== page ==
4  100%  113  24  774  20^{a}  1.50  2,660^{a}^{b}  114^{a}  0^{a}^{b}^{c}  31^{a}^{b}^{c} 
The multiple comparisons showed that the corresponding dates of the peak number of inpatients and the duration of isolation facilities at their full capacity between any two groups were significantly different (P < 0.05). The corresponding date of the peak inpatient number was delayed with the decrease in isolation capacity. The duration of isolation facilities at their full capacity increased with the lack of isolation beds, which showed a quadratic relationship (Table S1, Fig. S1). In addition, the corresponding date of peak newly confirmed cases, the corresponding date of incubation cases, the sum of infected cases and the duration of the epidemic were not exactly equal among the groups, and there were significant differences among some groups (P < 0.05). In the severely inadequate isolation capacity group (40%), the corresponding date of incubation cases, the mean value of Rt, the sum of infected cases and the duration of the epidemic were significantly increased (P < 0.05) (Fig. 6).
Multiple regression analysis and parameter prediction of the number of isolation facilities
Multivariate regression analysis
To further explore the rational setting of isolation beds in the medical system under multifactor epidemic conditions, we analyzed the relationship between different epidemic indicators and a number of isolation beds by multiple regression analysis. The ttest showed that the independent variables of incubation period, population mobility rate, hospital response time and healing time significantly affected the number of isolation beds (P < 0.05) (Table 6). Finally, we obtained the following regression equation (R^{2} = 0.841):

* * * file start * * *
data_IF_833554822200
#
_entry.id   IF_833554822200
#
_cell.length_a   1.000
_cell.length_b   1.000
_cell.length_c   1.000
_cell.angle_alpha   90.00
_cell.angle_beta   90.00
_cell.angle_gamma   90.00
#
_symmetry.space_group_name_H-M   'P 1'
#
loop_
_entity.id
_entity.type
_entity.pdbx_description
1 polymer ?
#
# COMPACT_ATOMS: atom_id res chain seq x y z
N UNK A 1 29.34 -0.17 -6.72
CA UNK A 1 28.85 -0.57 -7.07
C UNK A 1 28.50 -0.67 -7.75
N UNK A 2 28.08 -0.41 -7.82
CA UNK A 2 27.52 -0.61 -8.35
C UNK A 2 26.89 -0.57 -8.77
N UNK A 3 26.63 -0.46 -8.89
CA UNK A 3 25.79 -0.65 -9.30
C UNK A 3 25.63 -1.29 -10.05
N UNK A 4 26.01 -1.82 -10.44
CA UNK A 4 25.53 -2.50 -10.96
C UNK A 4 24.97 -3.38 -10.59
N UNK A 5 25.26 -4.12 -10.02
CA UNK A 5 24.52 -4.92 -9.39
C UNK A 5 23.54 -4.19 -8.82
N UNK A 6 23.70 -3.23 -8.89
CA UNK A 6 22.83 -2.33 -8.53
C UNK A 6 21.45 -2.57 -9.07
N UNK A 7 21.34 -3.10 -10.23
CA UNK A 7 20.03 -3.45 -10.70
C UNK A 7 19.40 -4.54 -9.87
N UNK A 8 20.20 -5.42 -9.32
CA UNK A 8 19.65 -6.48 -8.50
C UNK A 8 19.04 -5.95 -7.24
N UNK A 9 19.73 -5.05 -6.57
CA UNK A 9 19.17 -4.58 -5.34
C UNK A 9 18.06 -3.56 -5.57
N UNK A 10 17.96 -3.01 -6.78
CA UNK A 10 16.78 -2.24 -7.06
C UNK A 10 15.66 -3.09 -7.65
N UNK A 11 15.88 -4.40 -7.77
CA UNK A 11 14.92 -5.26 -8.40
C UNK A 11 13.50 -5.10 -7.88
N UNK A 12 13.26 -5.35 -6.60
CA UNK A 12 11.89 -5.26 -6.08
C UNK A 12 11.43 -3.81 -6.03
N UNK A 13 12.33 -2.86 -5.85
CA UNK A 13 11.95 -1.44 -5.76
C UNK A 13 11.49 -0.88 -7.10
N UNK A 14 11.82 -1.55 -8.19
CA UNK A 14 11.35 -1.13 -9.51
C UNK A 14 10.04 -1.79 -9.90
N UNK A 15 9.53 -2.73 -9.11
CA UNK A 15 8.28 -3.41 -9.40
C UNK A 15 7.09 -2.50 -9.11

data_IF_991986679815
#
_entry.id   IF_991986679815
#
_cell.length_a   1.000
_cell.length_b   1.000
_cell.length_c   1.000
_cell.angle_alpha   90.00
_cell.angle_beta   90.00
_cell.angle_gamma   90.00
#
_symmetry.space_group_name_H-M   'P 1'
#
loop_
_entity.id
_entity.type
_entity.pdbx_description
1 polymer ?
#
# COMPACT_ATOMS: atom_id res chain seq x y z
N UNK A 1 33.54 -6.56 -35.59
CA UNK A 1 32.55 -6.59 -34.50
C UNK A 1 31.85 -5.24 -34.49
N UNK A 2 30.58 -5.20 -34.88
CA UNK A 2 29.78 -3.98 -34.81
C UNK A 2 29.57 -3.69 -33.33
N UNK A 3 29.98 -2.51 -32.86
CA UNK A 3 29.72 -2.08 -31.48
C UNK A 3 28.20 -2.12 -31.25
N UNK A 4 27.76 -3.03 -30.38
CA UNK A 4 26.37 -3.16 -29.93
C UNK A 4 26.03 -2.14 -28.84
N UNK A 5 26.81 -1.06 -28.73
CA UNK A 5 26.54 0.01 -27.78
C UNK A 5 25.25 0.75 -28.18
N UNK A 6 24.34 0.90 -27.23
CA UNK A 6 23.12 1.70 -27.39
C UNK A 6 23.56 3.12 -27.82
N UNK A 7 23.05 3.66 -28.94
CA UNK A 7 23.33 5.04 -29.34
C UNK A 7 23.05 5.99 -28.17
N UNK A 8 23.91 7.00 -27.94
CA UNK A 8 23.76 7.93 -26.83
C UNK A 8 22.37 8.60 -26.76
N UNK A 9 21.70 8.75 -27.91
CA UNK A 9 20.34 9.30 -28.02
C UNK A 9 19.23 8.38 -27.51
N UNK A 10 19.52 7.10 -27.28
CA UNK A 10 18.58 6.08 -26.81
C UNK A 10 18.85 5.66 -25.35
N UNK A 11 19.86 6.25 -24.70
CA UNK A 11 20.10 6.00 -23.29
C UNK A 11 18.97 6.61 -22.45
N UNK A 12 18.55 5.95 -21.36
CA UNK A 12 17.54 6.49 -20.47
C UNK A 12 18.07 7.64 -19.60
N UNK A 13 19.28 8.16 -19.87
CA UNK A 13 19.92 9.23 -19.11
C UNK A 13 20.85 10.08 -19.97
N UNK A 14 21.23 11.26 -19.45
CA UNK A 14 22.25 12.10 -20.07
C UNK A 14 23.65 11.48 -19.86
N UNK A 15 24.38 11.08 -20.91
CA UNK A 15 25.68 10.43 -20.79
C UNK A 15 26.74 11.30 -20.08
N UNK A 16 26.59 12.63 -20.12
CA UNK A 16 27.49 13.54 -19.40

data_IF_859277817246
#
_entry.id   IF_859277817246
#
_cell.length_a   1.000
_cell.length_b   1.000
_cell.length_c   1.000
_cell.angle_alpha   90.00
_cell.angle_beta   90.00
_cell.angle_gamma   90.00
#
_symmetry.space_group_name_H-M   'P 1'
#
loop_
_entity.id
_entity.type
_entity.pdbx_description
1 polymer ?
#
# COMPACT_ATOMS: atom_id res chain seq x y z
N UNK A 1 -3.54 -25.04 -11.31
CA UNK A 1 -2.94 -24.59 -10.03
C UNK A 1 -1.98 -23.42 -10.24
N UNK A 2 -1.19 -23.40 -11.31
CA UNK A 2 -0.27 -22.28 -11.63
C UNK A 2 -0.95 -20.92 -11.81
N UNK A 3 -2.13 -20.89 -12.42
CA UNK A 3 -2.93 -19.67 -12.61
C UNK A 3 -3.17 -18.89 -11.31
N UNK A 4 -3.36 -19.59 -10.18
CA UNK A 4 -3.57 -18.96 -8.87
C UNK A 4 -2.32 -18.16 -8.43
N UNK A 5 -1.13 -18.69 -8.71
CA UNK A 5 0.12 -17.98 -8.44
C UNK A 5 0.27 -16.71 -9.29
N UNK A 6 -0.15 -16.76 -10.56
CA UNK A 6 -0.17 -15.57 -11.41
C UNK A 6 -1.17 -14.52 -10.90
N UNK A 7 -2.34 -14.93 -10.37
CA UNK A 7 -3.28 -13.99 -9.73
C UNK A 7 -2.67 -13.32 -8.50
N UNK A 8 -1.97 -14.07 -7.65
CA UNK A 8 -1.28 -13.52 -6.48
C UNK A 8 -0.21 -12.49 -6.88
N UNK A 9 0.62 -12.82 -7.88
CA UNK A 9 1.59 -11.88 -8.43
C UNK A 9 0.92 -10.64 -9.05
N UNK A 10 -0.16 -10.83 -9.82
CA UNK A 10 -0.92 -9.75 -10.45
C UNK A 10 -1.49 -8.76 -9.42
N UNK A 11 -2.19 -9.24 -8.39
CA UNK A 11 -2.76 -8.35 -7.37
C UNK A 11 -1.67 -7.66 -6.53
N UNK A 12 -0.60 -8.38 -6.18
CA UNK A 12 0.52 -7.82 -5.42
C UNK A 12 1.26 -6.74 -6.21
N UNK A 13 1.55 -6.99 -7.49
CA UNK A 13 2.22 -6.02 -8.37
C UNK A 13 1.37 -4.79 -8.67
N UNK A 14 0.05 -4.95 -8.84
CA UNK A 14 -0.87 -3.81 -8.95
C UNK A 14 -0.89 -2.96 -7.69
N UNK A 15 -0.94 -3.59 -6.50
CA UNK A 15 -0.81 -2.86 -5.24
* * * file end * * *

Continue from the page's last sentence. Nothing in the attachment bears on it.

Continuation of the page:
Independent variables  Regression coefficient  Standard regression coefficient  t  P 

Constant  −0.273  −15.226  0.000**  
Incubation period  0.009  0.302  10.276  0.000** 
Population mobility rate  0.234  0.629  21.046  0.000** 
Hospital response time  0.012  0.274  9.178  0.000** 
Healing time  0.015  0.452  15.376  0.000** 
Note:
N = P × (−0.273 + 0.009I + 0.234M + 0.012T1 + 0.015T2) × (1 + V)
N indicates a number of isolation beds. P represents population, which refers to the total population in the corresponding area. I represents incubation period of the epidemic. M represents population mobility rate, which refers to the proportion of people in motion to the total population. T1 represents hospital response time, which refers to the time it takes for a patient to develop the first symptom until a clear diagnosis is obtained. T2 represents healing time, which refers to the average time from admission to discharge. T1 and T2 can be estimated based on a certain number of cases. Considering that a certain number of isolation beds should be reserved to cope with emergency situations, we set V as the reserve amount. This article suggests that it is generally reserved at 10% according to the simulation results.